Subscription & pay-per-use in industry – business models with high potential
The pressure that the industry is under is increasing all the time. Operating companies that want to remain competitive in the long term must make their production more flexible and streamline processes. Subscription and pay-per-use offerings can provide significant support in achieving these goals.
But how great is the potential of such business models for mechanical engineering companies and their customers? And what are the challenges?
Subscription business models have been a longstanding standard in the consumer environment. One such example is Netflix, the world’s leading streaming service. Pay-per-use is now also a common billing method in the software environment – for the use of cloud resources, for example. Yet there is also enormous potential for flexible usage models and digital add-on services in the industrial sector. In mechanical engineering, more and more such offerings are currently popping up:
Instead of selling machines, as had formerly been the customary practice, it is now their functions and performance that are being sold.
The customer only pays for the actual use, while the manufacturer ensures the functionality of the machine. The provider company therefore achieves additional revenue potential by placing data-based services and maintenance services with their customers.
Customers get continuous access to the latest machine technologies. They only pay when the machine is in operation. High initial investments and the corresponding capital commitment are completely eliminated. Instead, costs always rise and fall in line with current capacity utilization thanks to pay-per-use. Expenditure therefore shifts from one-off investments (CAPEX) to plannable, ongoing operating expenses (OPEX). This also reduces the investment risk. In times of volatile markets and pronounced uncertainties, this is a clear advantage.
Thanks to the new business models, businesses involved in mechanical engineering are more likely to be able to meet the increasingly complex and individual requirements of their customers. This reduces the complexity of new product launches or upgrades. And users are more than willing to pay a reasonable amount for this new form of flexibility. Furthermore, the billing model, in which monthly payments are usually agreed, has a clear added business value:
Subscription models ensure easily calculable and stable revenues as well as additional sales potential through cross-selling and up-selling.
In addition, the subscription approach creates a greater degree of customer proximity – not least, such models also generate information. Companies gain valuable insights into user behavior on an ongoing basis. On this basis, it is possible to further optimize machines and services. The resulting machine data can also be used to implement rapid remote support or predictive maintenance. This ensures less downtime and thus cost reductions.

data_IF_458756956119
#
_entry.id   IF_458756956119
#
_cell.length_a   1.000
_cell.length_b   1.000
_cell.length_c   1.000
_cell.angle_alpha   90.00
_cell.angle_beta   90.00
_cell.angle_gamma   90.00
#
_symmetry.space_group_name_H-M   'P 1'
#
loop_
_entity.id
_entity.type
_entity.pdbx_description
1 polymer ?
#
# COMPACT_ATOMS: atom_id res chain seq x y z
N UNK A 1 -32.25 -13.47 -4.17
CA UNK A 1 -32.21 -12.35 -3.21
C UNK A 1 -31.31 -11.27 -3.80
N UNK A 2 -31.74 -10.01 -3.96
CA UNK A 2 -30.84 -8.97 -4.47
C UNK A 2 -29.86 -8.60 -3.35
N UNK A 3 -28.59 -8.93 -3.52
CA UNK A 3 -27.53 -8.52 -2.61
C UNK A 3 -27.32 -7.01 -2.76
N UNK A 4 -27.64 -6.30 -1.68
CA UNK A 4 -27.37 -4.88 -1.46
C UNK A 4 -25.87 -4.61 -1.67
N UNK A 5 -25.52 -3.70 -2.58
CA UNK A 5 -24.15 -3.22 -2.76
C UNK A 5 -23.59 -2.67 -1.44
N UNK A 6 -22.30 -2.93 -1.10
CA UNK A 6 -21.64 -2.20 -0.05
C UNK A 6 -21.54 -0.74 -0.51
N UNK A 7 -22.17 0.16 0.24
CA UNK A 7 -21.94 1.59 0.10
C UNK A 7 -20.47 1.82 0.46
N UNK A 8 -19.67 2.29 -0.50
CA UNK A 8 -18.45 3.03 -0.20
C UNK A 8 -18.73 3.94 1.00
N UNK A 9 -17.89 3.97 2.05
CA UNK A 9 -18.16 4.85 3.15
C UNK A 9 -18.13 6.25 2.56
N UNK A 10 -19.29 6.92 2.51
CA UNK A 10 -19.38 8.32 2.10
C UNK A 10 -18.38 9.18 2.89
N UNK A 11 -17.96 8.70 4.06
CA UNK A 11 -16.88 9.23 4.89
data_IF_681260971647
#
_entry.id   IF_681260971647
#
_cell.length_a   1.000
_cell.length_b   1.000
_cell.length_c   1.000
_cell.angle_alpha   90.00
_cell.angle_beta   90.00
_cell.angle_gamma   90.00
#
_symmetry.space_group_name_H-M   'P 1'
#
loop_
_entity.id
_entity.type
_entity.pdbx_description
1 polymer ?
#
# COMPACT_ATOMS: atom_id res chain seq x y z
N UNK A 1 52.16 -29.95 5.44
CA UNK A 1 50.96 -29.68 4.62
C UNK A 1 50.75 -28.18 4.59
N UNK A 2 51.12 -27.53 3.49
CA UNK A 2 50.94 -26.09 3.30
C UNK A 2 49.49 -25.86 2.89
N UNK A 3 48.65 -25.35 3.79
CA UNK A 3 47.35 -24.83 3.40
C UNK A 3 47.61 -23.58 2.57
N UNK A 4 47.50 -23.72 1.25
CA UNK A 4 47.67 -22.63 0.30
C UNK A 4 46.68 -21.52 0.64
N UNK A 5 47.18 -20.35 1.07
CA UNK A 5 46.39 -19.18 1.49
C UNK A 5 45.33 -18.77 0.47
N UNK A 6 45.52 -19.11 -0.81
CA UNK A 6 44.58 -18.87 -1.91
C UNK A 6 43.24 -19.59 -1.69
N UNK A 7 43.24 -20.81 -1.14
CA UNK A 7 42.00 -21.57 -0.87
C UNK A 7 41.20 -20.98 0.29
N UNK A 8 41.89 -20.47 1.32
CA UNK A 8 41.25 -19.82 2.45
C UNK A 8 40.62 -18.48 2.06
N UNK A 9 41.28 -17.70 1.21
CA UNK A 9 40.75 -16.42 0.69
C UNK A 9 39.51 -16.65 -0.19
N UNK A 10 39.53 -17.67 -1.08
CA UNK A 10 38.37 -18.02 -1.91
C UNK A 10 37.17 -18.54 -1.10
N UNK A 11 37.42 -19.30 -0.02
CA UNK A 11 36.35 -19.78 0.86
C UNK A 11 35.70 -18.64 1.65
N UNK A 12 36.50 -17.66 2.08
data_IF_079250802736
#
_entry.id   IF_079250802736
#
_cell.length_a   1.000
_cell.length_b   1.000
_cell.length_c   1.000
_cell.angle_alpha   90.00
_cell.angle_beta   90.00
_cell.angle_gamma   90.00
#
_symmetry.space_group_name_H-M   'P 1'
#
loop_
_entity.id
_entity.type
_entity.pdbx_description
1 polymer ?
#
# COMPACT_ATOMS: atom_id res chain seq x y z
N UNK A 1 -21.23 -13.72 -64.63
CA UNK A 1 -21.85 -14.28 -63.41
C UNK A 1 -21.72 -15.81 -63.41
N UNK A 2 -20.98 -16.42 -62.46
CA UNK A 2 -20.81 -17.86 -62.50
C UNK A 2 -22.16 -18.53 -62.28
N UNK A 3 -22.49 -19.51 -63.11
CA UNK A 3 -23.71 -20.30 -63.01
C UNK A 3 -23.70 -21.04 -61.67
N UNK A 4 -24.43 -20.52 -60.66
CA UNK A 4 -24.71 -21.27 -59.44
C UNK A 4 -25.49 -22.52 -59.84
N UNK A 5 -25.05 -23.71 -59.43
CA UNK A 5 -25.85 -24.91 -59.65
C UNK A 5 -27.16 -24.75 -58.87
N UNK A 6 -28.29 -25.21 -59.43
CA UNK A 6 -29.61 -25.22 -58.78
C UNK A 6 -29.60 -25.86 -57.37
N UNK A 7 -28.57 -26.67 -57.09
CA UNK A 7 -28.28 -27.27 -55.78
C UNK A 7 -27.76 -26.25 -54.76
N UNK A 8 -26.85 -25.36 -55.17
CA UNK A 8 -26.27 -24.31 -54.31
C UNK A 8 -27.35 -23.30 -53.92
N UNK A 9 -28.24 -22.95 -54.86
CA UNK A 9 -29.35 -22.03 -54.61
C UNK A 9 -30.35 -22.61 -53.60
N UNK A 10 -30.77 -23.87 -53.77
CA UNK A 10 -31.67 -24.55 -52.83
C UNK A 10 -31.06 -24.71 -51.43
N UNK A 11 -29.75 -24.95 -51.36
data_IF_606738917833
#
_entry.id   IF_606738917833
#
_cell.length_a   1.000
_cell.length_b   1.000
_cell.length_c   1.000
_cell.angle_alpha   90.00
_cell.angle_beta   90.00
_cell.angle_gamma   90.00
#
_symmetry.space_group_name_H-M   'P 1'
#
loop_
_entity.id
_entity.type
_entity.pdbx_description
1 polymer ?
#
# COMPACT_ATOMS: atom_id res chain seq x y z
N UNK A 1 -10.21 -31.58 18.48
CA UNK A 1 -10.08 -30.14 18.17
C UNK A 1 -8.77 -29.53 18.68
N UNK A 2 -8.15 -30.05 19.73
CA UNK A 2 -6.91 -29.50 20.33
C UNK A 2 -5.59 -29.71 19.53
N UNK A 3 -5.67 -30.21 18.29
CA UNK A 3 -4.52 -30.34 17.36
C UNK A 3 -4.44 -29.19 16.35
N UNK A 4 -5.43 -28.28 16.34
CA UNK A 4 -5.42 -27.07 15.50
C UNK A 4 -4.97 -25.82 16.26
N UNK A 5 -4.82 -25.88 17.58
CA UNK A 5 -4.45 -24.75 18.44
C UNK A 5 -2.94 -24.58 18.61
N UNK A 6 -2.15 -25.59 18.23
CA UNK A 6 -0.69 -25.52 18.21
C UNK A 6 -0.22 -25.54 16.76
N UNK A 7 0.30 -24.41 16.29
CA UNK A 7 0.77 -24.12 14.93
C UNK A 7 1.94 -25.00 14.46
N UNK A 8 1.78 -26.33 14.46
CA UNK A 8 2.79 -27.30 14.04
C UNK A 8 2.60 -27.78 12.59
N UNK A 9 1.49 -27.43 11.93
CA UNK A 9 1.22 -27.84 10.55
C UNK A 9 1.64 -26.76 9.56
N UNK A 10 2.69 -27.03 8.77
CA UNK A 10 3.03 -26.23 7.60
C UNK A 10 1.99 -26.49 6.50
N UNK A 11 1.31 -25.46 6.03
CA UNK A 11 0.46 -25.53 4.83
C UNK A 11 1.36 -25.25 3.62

The “Subscription Economy” has long been a topic addressed by management in many companies in industry. The standard case in mechanical engineering is that a certain system is delivered to the customer's shop floor. The systems and services required for operation are also provided by the supplier. The latter includes commissioning, instruction, training and maintenance work. Then again, in terms of billing, various pay-per-use models exist, some examples being:
As an interim conclusion: Subscription and pay-per-use business models present a wide range of opportunities for businesses – especially in the engineering sector.
In order to tap into the enormous potential, however, a cultural shift is needed first. Besides the traditional, engineering-driven enthusiasm for new machines, focus must be placed on the service concept. Management must therefore ensure that customer needs are given greater weight. Generally speaking:
Subscribers are only going to be found for appealing, functional, and economical solutions in the long term.
To reach this goal, companies need transparency regarding the satisfaction and behavior of their customers. Some providers address this issue with the help of customer accounts or apps that can be used to obtain targeted feedback. However, it is particularly advisable to use the information from the machines, which are already digitally networked, to evaluate the usage behavior of customers. As a rule, the necessary data is available. All that needs to be done is to implement suitable tools to analyze it.
Organizational challenges are also associated with the new business models. This applies in particular to billing – because it must be just as flexible as the services themselves. While most companies in the industry were used to selling machines and issuing a one-time invoice for them, a different approach is required for subscription and pay-per-use. Now the actual usage has to be determined and mapped within the billing documents. In addition, in some cases individual agreements such as usage-dependent discounts must also be taken into account. This is too much for traditional business solutions such as ERP systems. They are simply not suitable for flexible, usage-based billing. To make matters worse, billing is further complicated by the large amount of data involved. For example, every small transaction of a machine generates a new data record. Let's assume that a mechanical engineering company operates several hundred highly automated systems for its customers worldwide, all of which communicate with the cloud. Traditional billing systems cannot cope with this huge influx of data.
The rise of the subscription economy
The successful implementation of usage-based business models requires consistent customer orientation, clever analysis of usage data, and a modern management solution for the technical and commercial processes behind the new business models. All of this implemented, it offers enormous potential – also for the industry.